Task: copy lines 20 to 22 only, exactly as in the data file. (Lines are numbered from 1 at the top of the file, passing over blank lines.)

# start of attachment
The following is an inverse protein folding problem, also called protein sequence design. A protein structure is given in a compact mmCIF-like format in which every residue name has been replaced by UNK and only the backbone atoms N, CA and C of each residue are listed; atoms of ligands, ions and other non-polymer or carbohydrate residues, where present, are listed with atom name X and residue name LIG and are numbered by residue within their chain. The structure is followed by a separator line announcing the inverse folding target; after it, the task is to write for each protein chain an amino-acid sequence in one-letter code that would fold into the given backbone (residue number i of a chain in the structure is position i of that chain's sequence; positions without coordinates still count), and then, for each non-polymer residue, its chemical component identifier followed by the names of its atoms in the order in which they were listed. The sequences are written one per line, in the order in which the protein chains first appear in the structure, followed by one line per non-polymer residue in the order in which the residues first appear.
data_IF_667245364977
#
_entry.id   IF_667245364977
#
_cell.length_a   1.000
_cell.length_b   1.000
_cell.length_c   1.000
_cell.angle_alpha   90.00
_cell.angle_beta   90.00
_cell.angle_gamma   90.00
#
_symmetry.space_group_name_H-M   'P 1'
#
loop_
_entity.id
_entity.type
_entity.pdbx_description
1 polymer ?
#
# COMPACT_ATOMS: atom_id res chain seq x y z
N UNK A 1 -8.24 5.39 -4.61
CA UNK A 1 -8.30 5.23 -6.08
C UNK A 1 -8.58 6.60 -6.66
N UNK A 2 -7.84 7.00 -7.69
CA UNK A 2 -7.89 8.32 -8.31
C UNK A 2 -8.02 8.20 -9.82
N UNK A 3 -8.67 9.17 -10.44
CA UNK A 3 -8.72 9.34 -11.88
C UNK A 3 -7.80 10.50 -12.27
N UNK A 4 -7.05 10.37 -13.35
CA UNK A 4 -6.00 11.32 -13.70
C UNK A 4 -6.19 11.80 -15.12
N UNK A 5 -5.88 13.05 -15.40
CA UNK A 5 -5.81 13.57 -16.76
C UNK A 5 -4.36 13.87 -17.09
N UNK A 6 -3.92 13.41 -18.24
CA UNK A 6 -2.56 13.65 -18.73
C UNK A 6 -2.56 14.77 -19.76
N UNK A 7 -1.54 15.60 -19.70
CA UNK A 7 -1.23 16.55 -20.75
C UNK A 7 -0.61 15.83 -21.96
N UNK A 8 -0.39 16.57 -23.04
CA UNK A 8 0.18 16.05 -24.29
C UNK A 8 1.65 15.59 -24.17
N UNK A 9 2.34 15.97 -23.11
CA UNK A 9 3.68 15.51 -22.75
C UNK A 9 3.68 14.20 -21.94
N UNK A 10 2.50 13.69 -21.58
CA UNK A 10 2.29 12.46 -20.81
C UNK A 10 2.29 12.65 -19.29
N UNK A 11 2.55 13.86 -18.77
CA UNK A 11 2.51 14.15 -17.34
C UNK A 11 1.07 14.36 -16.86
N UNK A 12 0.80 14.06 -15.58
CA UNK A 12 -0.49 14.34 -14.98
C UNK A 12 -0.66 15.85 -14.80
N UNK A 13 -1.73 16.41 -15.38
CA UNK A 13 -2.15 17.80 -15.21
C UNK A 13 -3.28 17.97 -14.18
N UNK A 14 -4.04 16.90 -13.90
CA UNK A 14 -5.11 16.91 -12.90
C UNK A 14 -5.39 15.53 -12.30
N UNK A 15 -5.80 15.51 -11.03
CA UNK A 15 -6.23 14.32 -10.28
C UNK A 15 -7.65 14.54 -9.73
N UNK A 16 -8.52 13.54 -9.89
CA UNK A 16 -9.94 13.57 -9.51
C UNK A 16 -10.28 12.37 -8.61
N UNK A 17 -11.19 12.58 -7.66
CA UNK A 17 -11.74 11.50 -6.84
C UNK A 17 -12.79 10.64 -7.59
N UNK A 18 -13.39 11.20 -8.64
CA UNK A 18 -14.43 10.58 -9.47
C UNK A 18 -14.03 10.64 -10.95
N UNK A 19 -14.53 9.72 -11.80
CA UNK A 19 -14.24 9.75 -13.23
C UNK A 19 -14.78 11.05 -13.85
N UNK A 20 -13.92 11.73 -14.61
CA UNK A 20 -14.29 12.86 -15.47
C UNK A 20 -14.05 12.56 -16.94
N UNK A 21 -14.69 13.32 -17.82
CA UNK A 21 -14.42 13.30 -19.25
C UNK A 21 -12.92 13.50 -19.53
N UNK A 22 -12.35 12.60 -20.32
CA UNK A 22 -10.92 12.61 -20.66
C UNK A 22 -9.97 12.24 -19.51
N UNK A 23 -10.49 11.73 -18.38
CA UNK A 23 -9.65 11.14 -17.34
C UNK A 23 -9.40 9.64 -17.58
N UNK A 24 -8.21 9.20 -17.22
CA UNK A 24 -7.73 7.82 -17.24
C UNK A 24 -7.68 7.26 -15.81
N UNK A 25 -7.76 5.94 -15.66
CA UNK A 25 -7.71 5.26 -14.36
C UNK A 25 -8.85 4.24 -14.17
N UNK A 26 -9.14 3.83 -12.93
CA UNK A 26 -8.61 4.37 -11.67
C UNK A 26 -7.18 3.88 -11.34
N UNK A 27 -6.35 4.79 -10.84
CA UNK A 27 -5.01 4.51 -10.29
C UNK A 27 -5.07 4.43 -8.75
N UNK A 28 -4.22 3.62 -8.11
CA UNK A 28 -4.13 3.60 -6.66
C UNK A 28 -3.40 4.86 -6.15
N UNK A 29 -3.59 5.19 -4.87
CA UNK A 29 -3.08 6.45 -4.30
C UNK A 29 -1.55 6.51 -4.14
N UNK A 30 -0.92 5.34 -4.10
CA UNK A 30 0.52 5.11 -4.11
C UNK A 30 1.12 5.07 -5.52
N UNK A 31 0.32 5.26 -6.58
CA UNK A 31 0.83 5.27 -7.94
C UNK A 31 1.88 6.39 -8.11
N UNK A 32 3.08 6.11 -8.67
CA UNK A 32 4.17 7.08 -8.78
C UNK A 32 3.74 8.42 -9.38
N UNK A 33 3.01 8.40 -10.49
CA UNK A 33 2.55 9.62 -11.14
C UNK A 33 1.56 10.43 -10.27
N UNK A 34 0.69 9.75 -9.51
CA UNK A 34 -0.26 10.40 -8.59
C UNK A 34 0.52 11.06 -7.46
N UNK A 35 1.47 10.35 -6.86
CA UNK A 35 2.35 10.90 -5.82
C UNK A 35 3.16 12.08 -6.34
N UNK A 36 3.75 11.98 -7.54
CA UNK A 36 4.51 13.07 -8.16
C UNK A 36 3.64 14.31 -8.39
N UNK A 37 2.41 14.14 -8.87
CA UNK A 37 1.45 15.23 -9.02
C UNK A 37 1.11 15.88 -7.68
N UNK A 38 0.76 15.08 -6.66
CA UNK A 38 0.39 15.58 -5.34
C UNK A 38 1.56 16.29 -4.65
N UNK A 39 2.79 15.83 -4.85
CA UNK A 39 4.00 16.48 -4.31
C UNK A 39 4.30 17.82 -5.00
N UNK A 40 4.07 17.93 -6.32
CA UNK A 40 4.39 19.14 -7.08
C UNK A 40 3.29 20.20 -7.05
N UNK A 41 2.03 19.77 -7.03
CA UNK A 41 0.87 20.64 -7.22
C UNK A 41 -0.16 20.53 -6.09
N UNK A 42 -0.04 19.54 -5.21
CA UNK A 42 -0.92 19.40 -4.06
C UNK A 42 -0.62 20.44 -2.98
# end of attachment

#
# COMPACT_ATOMS: atom_id res chain seq x y z
N UNK A 1 -8.24 5.39 -4.61